Oral administration

Oral administration (PO) Gastrointestinal absorption

Drugs are often given orally, despite the fact that the absorption after oral administration can be quite variable. Dosage form design may also be used modify the rate of absorption (see drug absorption from intestine). How the drug is absorbed can depend on size and the degree of ionization As the drug travels through the gastrointestinal tract, it moves through different pH environments. Since many drugs are either weak acids or weak bases, this results in a change in the drug's ionization status. Once a drug is absorbed orally, it is transported to the general circulation via the liver. Thus drugs which are extensively metabolized will be metabolized in the liver during absorption, never reaching their full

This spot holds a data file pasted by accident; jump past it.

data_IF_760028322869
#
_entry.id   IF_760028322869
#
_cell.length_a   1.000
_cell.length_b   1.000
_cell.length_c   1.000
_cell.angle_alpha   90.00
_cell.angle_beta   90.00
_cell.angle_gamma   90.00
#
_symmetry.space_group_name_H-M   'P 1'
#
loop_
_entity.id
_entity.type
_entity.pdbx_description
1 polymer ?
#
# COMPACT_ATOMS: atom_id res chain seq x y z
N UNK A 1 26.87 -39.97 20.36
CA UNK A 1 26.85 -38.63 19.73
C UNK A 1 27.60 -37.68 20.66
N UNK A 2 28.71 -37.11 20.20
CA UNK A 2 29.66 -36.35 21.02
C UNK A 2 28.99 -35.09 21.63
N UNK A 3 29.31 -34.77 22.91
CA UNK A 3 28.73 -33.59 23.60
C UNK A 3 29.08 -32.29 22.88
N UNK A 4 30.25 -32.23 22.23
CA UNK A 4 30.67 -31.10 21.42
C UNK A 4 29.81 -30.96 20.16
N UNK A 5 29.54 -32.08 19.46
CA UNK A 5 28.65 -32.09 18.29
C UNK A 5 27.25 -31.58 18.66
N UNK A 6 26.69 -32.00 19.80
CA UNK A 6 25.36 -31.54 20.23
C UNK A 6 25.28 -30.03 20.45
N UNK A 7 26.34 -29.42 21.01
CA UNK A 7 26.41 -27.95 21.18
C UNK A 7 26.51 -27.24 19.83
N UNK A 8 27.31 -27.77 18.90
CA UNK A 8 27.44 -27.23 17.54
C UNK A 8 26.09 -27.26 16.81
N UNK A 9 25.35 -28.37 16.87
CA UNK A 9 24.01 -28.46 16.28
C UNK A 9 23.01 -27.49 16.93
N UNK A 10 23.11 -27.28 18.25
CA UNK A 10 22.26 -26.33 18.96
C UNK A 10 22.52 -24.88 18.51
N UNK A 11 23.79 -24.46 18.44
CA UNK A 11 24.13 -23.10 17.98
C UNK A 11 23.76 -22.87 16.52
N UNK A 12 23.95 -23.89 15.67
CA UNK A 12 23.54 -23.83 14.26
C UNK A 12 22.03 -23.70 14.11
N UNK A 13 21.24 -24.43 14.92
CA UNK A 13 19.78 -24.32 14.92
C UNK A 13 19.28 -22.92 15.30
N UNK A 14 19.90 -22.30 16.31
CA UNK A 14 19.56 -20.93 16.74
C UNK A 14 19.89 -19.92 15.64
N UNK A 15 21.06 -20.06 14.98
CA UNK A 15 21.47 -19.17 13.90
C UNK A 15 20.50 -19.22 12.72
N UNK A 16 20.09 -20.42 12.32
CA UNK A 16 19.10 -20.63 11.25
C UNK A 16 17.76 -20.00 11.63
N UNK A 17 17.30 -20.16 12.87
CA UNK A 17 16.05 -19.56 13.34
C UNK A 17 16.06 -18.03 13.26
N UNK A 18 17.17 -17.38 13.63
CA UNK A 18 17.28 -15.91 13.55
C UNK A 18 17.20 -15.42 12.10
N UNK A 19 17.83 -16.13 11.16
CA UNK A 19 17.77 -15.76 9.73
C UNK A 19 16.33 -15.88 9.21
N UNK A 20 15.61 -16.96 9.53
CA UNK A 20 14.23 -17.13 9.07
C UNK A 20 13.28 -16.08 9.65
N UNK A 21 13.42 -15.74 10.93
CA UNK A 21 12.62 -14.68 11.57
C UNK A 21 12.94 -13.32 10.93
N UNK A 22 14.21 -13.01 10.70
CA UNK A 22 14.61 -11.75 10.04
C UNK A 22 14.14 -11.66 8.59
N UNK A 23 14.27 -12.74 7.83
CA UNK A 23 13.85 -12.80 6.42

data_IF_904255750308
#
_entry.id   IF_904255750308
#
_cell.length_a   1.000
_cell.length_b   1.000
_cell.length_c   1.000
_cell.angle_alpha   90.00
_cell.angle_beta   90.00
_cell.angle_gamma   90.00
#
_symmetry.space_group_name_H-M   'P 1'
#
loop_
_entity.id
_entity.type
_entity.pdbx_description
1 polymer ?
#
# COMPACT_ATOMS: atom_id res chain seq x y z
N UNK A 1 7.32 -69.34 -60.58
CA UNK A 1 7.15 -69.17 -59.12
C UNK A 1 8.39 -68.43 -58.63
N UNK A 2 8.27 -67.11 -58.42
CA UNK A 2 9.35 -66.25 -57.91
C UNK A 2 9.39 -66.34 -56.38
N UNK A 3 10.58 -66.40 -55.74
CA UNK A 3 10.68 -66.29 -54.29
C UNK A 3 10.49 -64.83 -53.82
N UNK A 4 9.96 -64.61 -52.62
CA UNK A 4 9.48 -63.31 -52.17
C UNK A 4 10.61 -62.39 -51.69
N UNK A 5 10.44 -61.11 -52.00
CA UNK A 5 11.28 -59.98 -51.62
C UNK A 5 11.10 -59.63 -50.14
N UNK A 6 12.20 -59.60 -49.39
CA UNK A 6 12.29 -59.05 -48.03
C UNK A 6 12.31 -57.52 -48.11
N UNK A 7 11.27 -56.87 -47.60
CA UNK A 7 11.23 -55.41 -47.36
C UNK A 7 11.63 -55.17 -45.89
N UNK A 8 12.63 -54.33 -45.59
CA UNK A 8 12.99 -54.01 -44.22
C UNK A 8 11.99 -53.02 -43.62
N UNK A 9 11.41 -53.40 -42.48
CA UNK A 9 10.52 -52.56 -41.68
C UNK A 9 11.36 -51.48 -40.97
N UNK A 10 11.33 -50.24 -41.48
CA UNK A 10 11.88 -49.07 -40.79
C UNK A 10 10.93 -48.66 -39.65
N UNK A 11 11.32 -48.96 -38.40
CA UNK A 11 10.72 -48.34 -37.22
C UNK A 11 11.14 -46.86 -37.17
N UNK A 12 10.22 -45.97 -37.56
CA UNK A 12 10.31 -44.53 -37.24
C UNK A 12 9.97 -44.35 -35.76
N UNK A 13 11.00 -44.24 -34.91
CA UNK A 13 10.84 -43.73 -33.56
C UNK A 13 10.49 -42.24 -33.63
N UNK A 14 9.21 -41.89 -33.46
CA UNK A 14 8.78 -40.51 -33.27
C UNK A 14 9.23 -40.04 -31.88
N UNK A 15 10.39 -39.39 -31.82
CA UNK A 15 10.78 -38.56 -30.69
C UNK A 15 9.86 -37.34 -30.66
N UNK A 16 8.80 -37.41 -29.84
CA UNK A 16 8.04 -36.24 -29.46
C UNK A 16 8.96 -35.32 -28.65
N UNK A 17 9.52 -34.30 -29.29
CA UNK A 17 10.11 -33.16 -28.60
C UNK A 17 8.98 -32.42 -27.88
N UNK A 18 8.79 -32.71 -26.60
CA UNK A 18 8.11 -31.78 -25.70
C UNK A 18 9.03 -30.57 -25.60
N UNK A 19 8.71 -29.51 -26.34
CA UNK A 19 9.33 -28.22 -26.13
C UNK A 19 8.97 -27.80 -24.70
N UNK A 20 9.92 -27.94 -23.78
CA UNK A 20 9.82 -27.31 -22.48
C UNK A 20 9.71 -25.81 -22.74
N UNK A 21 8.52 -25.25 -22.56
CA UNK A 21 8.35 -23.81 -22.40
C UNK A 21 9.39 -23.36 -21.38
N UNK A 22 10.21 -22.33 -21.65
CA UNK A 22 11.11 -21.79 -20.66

concentration in the systemic circulation. See first-pass effect.

Advantages:

Convenient - safe, no pain, easy to take.

Cheap - no need to sterilize, compact, automated machines produce tablets in large quantities.

Variety of dosage forms available - fast release tablets, capsules, enteric coated, layered tablets, slow release, suspensions, mixtures

Disadvantages:

Sometimes inefficient - high dose or low solubility drugs may suffer poor availability, only part of the dose may be absorbed, and there is the first-pass effect.

See how absorption effects the oral availability of drugs by clicking here.